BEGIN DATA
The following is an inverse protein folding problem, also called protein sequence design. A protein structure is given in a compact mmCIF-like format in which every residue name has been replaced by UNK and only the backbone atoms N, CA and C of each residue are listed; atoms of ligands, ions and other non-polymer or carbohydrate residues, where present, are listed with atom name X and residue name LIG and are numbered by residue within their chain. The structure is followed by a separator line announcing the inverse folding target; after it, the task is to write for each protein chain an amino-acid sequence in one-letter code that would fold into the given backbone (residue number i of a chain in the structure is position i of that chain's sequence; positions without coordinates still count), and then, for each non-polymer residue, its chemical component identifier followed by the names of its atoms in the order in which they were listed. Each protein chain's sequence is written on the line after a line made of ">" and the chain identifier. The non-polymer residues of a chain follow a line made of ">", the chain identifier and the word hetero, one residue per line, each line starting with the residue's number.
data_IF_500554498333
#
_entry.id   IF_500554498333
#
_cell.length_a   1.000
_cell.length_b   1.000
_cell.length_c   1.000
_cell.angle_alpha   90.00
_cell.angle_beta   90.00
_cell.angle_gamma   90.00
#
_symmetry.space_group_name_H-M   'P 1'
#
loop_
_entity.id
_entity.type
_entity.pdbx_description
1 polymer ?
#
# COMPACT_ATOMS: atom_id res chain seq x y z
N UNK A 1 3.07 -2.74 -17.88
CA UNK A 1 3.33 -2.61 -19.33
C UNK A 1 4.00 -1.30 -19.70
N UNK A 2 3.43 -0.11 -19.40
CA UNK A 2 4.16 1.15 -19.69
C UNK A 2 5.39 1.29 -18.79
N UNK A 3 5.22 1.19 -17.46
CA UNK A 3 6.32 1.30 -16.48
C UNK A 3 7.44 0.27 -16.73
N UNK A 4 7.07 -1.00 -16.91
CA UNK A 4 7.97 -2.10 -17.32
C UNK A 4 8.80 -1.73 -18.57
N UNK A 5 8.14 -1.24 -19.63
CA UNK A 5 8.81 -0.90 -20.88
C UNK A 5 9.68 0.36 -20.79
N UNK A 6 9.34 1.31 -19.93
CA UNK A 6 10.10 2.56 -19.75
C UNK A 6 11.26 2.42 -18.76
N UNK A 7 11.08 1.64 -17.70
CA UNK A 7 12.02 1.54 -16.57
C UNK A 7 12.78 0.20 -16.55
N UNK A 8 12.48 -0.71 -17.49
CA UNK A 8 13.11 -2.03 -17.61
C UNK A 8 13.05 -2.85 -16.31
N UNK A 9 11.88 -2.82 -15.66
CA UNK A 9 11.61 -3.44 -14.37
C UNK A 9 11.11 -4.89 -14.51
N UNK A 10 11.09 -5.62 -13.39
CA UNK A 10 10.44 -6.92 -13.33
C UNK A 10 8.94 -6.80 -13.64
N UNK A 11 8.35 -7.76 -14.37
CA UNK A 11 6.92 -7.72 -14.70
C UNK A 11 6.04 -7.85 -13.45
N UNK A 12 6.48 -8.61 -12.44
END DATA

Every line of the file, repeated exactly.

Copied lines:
The following is an inverse protein folding problem, also called protein sequence design. A protein structure is given in a compact mmCIF-like format in which every residue name has been replaced by UNK and only the backbone atoms N, CA and C of each residue are listed; atoms of ligands, ions and other non-polymer or carbohydrate residues, where present, are listed with atom name X and residue name LIG and are numbered by residue within their chain. The structure is followed by a separator line announcing the inverse folding target; after it, the task is to write for each protein chain an amino-acid sequence in one-letter code that would fold into the given backbone (residue number i of a chain in the structure is position i of that chain's sequence; positions without coordinates still count), and then, for each non-polymer residue, its chemical component identifier followed by the names of its atoms in the order in which they were listed. Each protein chain's sequence is written on the line after a line made of ">" and the chain identifier. The non-polymer residues of a chain follow a line made of ">", the chain identifier and the word hetero, one residue per line, each line starting with the residue's number.
data_IF_500554498333
#
_entry.id   IF_500554498333
#
_cell.length_a   1.000
_cell.length_b   1.000
_cell.length_c   1.000
_cell.angle_alpha   90.00
_cell.angle_beta   90.00
_cell.angle_gamma   90.00
#
_symmetry.space_group_name_H-M   'P 1'
#
loop_
_entity.id
_entity.type
_entity.pdbx_description
1 polymer ?
#
# COMPACT_ATOMS: atom_id res chain seq x y z
N UNK A 1 3.07 -2.74 -17.88
CA UNK A 1 3.33 -2.61 -19.33
C UNK A 1 4.00 -1.30 -19.70
N UNK A 2 3.43 -0.11 -19.40
CA UNK A 2 4.16 1.15 -19.69
C UNK A 2 5.39 1.29 -18.79
N UNK A 3 5.22 1.19 -17.46
CA UNK A 3 6.32 1.30 -16.48
C UNK A 3 7.44 0.27 -16.73
N UNK A 4 7.07 -1.00 -16.91
CA UNK A 4 7.97 -2.10 -17.32
C UNK A 4 8.80 -1.73 -18.57
N UNK A 5 8.14 -1.24 -19.63
CA UNK A 5 8.81 -0.90 -20.88
C UNK A 5 9.68 0.36 -20.79
N UNK A 6 9.34 1.31 -19.93
CA UNK A 6 10.10 2.56 -19.75
C UNK A 6 11.26 2.42 -18.76
N UNK A 7 11.08 1.64 -17.70
CA UNK A 7 12.02 1.54 -16.57
C UNK A 7 12.78 0.20 -16.55
N UNK A 8 12.48 -0.71 -17.49
CA UNK A 8 13.11 -2.03 -17.61
C UNK A 8 13.05 -2.85 -16.31
N UNK A 9 11.88 -2.82 -15.66
CA UNK A 9 11.61 -3.44 -14.37
C UNK A 9 11.11 -4.89 -14.51
N UNK A 10 11.09 -5.62 -13.39
CA UNK A 10 10.44 -6.92 -13.33
C UNK A 10 8.94 -6.80 -13.64
N UNK A 11 8.35 -7.76 -14.37
CA UNK A 11 6.92 -7.72 -14.70
C UNK A 11 6.04 -7.85 -13.45
N UNK A 12 6.48 -8.61 -12.44